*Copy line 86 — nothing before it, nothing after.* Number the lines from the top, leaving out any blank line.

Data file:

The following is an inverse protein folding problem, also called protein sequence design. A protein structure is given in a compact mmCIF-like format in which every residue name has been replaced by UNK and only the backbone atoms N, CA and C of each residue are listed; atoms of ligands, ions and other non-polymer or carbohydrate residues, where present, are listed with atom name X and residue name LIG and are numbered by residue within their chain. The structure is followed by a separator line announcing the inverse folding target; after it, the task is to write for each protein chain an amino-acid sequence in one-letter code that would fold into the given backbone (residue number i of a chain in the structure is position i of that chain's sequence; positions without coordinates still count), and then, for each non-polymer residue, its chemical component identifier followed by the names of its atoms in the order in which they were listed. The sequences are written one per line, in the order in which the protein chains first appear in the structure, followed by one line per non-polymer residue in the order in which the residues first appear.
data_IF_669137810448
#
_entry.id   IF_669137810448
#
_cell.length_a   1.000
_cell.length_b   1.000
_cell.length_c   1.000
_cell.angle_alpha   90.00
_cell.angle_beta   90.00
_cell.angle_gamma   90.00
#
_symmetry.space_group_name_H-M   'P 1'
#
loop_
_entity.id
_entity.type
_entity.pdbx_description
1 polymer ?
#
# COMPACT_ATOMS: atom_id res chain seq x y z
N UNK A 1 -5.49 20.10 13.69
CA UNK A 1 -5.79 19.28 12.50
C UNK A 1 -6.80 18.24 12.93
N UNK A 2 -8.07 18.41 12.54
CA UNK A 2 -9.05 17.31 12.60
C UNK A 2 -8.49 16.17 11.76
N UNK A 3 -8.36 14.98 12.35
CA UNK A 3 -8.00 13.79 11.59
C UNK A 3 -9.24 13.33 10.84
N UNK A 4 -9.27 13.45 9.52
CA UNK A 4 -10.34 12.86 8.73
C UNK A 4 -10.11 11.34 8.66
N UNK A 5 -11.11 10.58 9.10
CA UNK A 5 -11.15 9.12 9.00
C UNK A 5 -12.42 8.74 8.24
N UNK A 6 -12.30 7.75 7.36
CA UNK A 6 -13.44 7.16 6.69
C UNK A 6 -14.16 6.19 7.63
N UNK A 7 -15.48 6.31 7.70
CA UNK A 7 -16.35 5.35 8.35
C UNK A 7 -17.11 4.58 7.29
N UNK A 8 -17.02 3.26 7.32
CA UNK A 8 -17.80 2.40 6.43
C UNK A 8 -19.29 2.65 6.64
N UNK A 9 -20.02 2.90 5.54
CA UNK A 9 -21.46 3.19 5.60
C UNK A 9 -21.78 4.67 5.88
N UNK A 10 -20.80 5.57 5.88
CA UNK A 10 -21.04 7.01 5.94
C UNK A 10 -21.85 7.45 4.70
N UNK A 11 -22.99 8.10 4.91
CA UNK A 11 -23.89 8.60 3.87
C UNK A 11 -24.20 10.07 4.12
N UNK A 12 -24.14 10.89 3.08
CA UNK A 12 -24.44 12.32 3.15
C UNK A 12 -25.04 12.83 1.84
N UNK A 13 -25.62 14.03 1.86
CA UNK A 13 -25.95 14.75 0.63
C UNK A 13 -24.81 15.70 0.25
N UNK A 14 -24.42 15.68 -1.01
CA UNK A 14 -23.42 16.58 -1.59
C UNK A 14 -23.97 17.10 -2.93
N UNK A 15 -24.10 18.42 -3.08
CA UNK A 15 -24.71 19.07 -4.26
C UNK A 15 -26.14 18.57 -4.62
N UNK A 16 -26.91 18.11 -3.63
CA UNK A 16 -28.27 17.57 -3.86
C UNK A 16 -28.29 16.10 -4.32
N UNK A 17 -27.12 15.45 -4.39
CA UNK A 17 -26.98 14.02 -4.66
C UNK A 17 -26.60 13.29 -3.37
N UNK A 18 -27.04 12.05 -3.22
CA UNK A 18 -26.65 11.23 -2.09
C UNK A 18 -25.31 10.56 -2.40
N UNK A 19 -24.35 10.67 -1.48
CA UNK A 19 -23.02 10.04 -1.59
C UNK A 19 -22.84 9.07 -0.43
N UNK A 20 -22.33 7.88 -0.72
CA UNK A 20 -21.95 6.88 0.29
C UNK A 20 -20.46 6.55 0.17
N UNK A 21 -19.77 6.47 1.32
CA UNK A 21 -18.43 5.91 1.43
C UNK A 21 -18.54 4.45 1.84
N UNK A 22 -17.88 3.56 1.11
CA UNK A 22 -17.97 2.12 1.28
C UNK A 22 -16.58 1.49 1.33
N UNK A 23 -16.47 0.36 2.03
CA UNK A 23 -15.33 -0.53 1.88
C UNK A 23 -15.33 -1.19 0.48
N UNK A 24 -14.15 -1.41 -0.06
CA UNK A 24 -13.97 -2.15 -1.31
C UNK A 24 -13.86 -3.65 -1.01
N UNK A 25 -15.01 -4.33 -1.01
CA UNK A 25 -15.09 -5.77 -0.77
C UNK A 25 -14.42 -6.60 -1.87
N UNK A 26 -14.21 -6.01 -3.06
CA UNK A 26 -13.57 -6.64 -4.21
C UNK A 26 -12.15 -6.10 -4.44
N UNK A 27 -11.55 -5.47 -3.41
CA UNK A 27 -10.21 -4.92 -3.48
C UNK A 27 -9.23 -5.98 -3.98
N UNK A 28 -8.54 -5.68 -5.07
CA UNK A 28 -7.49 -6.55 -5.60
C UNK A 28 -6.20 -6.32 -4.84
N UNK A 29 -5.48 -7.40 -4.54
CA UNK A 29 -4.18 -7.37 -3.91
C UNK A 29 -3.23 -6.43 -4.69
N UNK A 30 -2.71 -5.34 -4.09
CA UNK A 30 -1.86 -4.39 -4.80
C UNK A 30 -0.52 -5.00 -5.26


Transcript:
CA UNK A 22 -17.97 2.12 1.28